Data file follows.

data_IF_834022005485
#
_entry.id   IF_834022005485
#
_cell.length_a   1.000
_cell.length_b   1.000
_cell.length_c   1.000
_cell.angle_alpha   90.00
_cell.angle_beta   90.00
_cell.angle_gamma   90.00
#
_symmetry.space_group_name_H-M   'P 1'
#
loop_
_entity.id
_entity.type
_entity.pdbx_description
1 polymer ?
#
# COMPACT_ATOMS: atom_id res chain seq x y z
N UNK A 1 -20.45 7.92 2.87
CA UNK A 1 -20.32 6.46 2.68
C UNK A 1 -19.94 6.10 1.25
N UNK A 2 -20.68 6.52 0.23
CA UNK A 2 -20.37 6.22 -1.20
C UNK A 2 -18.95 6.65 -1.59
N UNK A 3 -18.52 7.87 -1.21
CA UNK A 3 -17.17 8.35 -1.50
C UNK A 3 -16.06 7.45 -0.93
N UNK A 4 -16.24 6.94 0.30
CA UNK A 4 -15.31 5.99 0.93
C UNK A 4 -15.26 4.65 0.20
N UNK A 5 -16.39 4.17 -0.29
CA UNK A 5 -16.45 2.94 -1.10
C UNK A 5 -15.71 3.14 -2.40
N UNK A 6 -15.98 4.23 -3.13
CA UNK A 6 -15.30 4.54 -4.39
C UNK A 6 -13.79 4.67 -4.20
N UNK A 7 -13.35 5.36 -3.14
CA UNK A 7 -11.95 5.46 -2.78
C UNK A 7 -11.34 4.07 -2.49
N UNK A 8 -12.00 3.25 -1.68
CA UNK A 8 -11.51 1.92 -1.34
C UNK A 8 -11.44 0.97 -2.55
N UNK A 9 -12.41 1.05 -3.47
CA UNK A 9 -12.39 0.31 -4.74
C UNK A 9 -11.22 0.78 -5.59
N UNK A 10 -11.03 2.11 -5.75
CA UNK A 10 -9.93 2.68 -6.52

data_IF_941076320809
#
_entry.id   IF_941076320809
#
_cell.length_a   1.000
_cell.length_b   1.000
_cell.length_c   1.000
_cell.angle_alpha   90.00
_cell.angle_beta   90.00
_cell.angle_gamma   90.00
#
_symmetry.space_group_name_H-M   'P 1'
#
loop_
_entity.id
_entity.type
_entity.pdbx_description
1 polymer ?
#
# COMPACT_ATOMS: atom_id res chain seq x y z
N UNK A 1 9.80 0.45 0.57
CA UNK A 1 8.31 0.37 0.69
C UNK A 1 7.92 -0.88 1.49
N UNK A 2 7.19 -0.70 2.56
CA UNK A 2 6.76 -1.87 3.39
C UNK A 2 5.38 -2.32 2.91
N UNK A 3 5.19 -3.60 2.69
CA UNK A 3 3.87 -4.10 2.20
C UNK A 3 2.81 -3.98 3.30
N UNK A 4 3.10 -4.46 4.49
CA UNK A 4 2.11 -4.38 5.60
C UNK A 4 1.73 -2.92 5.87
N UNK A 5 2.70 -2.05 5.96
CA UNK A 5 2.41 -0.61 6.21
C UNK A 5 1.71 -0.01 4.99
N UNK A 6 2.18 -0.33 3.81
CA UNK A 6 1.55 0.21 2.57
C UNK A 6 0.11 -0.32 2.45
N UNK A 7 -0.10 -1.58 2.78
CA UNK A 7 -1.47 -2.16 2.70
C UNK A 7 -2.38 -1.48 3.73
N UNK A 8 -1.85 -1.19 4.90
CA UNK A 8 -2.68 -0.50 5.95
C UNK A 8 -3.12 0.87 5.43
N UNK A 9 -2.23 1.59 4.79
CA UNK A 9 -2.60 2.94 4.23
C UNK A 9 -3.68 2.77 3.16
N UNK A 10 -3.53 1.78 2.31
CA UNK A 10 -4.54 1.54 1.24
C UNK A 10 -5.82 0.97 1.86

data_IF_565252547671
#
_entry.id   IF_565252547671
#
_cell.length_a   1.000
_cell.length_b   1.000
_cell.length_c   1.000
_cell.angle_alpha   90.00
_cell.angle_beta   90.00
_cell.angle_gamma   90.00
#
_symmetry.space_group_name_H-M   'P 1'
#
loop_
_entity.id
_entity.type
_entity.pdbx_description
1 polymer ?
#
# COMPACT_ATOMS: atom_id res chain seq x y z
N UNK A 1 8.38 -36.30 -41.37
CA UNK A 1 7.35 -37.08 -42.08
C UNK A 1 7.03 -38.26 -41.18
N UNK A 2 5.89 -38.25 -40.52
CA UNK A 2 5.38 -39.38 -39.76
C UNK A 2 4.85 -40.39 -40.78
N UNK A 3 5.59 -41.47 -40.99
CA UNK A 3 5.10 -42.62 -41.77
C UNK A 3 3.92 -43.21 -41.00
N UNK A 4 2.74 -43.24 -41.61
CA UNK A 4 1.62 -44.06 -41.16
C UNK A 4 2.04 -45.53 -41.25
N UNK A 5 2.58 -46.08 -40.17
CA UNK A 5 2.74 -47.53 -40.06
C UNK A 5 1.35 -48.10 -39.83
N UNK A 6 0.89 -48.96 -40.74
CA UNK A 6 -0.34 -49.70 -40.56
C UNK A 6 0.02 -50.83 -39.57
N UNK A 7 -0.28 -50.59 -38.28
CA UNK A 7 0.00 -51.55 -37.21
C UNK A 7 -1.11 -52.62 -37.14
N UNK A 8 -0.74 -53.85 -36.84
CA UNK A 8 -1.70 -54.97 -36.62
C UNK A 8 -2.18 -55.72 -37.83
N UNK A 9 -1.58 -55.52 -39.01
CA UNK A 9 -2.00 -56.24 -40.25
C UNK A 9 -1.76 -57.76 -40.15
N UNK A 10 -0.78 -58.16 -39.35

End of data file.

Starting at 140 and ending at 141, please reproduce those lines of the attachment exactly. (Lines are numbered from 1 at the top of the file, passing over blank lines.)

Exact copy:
C UNK A 7 -1.11 -52.62 -37.14
N UNK A 8 -0.74 -53.85 -36.84